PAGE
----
How do I troubleshoot accessing my EC2 instance using an SSH connection through a bastion host?

Last updated: 2021-10-14

I'm having trouble connecting to my Amazon Elastic Compute Cloud (Amazon EC2) instance using an SSH connection through a bastion host. How can I troubleshoot this?

Short description

To troubleshoot connecting to an EC2 instance through SSH using a bastion host, do the following:

  1. Set up SSH agent forwarding to log into the bastion host from your local machine.
  2. Connect to your EC2 instance from the bastion host with verbose messaging on.
  3. Use the output messages from the SSH client to identify and troubleshoot issues. Start by troubleshooting the connection from your local machine to the bastion host. Then troubleshoot the connection from the bastion host to the EC2 instance.

Resolution

Set up SSH agent forwarding to log into the bastion host from your local machine

1.    Add one or more private keys of your EC2 instance and bastion host to ssh-agent on your local machine. In the following example command, replace private-key.pem with the name of your private key.

$ ssh-add private-key.pem

    Run the following command to verify that the keys are available to ssh-agent:

$ ssh-add -L

2.    Run the following command to connect to the bastion host using the -A option with verbose messaging on. In the following example command, replace ec2-user with your user name. Replace 192.0.2.0 with the appropriate public IP address for your bastion host. You can also use the public DNS entry instead of the public IP address.

$ ssh -v –A ec2-user@192.0.2.0

Important: The -A option enables ssh-agent forwarding. Agent forwarding should be used for troubleshooting only. Forwarding enables the local ssh-agent to respond to the public-key challenge, including when you connect from your bastion host to your EC2 instance. When you set up agent forwarding, a socket file is created on the bastion host. The socket file acts as the mechanism that forwards the key to your EC2 instance. Another user on the bastion host with the ability to modify files could use this key to authenticate as you. When connecting to your instance using a bastion host regularly (outside of troubleshooting), use ProxyCommand or a similar method.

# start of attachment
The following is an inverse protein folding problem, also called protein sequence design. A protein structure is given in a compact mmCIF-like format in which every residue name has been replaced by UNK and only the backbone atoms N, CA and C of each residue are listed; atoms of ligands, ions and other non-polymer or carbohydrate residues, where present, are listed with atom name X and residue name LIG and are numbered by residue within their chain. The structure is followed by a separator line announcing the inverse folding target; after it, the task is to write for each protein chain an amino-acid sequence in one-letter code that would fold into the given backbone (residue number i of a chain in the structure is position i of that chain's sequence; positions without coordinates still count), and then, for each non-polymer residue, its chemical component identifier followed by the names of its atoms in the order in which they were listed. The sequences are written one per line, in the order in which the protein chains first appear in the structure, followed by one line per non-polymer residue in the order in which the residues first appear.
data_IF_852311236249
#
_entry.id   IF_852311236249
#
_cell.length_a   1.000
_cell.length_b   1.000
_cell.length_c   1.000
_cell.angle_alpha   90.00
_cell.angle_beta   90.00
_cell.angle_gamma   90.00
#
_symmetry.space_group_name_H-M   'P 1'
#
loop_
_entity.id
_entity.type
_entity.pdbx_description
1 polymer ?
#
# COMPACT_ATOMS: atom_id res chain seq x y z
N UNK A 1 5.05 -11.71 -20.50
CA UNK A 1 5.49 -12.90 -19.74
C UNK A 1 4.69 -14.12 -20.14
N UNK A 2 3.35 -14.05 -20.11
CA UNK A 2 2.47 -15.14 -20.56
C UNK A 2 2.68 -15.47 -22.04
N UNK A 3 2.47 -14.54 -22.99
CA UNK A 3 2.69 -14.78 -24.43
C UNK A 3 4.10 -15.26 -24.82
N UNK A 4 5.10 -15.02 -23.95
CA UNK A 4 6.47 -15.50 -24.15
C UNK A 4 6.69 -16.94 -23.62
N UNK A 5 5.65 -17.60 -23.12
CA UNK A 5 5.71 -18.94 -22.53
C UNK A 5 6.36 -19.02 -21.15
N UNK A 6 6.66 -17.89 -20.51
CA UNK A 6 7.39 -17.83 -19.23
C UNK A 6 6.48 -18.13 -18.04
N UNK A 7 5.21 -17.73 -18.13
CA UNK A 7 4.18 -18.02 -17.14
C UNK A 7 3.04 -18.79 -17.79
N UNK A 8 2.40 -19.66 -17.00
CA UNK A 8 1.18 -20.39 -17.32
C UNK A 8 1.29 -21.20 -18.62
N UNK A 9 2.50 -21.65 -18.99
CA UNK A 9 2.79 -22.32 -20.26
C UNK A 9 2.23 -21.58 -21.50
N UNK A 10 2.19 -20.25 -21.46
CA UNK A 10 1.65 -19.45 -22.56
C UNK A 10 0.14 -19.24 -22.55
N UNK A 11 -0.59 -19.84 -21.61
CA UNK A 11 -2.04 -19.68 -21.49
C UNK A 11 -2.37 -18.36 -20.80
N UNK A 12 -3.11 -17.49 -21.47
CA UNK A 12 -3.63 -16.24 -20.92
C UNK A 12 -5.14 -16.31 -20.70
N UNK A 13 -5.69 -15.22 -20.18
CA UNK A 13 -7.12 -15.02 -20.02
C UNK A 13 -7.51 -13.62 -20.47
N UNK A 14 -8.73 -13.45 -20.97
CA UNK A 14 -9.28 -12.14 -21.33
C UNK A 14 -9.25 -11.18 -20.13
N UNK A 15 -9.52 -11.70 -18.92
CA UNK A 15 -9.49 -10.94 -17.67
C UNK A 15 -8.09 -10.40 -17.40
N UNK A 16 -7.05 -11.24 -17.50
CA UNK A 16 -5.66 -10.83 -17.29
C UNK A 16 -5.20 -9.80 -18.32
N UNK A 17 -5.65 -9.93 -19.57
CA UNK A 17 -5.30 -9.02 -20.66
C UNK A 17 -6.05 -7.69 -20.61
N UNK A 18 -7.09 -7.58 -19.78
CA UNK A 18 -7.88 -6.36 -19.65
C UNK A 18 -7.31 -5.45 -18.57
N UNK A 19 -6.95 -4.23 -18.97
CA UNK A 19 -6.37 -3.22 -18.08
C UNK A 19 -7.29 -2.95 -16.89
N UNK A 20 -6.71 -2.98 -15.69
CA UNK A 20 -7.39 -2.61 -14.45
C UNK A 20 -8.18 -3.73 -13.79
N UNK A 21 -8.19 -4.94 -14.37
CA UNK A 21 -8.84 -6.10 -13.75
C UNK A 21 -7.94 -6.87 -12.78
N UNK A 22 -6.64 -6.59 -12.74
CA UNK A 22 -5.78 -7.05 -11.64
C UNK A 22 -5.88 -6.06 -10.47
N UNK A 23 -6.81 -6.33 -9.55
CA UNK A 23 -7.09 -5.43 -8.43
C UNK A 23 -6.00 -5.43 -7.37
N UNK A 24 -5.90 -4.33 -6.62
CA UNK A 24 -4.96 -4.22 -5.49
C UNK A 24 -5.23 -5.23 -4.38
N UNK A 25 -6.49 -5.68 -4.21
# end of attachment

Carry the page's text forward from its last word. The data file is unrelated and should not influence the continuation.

Connect to your EC2 instance from the bastion host, with verbose messaging on

After connecting to the bastion host, run the following command to connect to your EC2 instance using SSH with verbose messaging on. In the following example command, replace ec2-user with your use rname. Replace 192.0.2.0 with the appropriate public IP address for your bastion host. You can also use the public DNS entry instead of the public IP address.

$ ssh -v ec2-user@192.0.2.0

Note: You don't need to explicitly provide a key in the preceding two commands. The ssh-agent sequentially tries all the keys that are loaded in the agent until one succeeds. Instances terminate the connection after five failed connection attempts. Therefore, make sure that the agent has five or fewer keys. Each administrator should have one key, so this is rarely a problem for most deployments. For details on how to manage the keys in ssh-agent, run the command man ssh-agent.

Troubleshoot the connection from your local machine to the bastion host

If you have problems connecting to the bastion host from your local machine, do the following:

  • Verify that you added the private key of the bastion host to the SSH agent on your local machine correctly. This procedure is shown in step 1.
  • Verify that ssh-add -L returns five or fewer keys.
  • If you still can't connect to the bastion host, then use the output messages obtained from the SSH client verbose messaging to identify the error message. Based on the error message received, refer to step 2. in "How do I troubleshoot problems connecting to my Amazon EC2 Linux instance using SSH?" to troubleshoot the issue.

Troubleshoot the connection from the bastion host to your EC2 instance

If you have problems connecting to your EC2 instance from the bastion host, do the following:

  • Verify that you correctly added the private key of your EC2 instance to the SSH agent on your local machine. You might need to check this if the key is different than the private key of your bastion host.
  • Verify that ssh-add -L returns five or fewer keys.
  • If you still can't connect to the bastion host, then use the output messages obtained from the SSH client verbose messaging to identify the error message. Based on the error message received, refer to step 2. in "How do I troubleshoot problems connecting to my Amazon EC2 Linux instance using SSH?" to troubleshoot the issue.

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